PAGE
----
The advent of modern science and technological society generated not only a new method for ascertaining the truth of nature, but new conceptions of nature, reason, and truth. This seminar will consider the ‘fate of truth’ in the light of this transformation. Reflecting philosophically and theologically on the meaning and history of truth, we will take special care to consider how a mechanistic ontology alters our understanding of truth, the means of attaining it, and our desire to seek it. Reading for the course will draw from such thinkers as Plato, Aristotle, Augustine, Aquinas, Balthasar, Ratzinger, Descartes, Bacon, Locke, Hume, Kant, Nietzsche, James, Dewey, and Heidegger.
Truth and Technology
Martin Heidegger, Pathmarks.
Hans Urs von Balthasar, Theo-Logic, Vol. I: Truth of the World.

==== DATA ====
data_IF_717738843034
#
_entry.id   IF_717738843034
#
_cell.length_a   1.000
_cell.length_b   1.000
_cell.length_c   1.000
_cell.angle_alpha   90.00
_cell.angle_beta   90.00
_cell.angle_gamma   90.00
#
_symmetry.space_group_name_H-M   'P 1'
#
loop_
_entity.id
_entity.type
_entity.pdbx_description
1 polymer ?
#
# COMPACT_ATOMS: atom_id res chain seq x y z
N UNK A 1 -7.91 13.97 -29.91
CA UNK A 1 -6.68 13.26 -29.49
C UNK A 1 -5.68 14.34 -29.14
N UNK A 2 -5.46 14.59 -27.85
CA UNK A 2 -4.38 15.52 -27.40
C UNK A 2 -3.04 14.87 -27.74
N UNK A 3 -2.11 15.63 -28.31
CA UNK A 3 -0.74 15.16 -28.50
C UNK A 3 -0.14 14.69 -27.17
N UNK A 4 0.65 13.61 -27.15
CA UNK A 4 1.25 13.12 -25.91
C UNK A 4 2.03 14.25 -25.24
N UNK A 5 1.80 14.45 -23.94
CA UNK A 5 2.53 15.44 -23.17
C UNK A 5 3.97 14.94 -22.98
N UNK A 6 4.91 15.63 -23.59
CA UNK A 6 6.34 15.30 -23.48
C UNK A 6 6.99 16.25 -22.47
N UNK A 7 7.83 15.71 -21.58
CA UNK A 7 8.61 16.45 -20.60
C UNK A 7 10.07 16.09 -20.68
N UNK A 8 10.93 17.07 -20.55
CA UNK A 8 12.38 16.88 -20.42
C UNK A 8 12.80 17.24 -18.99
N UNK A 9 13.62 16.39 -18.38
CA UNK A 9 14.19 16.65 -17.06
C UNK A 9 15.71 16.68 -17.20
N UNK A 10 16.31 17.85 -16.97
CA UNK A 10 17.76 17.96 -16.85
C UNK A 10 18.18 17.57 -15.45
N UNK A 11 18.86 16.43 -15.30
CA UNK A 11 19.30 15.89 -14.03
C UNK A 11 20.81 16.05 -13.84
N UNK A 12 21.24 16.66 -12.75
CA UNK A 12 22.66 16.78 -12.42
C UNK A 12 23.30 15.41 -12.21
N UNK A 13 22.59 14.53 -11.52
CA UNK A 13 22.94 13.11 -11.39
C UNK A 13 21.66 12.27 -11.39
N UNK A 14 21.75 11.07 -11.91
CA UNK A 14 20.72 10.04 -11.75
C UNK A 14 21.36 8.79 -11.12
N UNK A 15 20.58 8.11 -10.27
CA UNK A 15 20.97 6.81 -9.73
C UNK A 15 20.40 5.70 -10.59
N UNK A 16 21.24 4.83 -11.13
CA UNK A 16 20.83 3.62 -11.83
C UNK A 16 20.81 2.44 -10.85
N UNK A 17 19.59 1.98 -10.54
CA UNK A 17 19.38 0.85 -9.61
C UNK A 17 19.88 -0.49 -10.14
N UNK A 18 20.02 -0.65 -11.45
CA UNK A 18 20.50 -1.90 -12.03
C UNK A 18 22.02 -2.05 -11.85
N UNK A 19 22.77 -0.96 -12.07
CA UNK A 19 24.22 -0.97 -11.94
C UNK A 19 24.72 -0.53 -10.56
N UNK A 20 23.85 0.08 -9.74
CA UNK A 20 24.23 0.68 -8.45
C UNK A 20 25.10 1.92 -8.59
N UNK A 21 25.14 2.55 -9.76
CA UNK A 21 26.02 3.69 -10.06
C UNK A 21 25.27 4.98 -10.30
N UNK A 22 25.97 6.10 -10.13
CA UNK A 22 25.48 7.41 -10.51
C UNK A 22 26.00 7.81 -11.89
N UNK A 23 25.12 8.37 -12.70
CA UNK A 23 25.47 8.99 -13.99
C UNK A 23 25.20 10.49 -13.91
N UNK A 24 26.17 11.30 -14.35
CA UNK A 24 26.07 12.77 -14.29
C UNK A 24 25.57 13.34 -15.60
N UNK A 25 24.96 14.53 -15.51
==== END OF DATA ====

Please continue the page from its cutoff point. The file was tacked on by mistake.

Allan Bloom (trans.), The Republic of Plato.
Richard McKeon (ed.), The Basic Works of Aristotle.
Augustine, On Free Choice of the Will.
Thomas Aquinas, De Veritate I.
Francis Bacon, The New Organon.
Rene Descartes, Discourse on Method and Meditations on First Philosophy.
John Locke, An Essay Concerning Human Understanding.
Immanuel Kant, Prolegomena to Any Future Metaphysics.
G.W.F. Hegel, Faith and Knowledge.
William James, Pragamatism and the Meaning of Truth.
John Dewey, Reconstruction in Philosophy.
Richard Rorty, Philosophy and the Mirror of Nature.
Associate Professor of Religion and Philosophy of Science
Dr. Hanby is author of No God, No Science?: Theology, Cosmology, Biology (Wiley-Blackwell 2013) which reassesses the relationship between the doctrine of creation, Darwinian evolutionary biology, and science more generally. He is also author of Augustine and Modernity (Routledge 2003).Learn More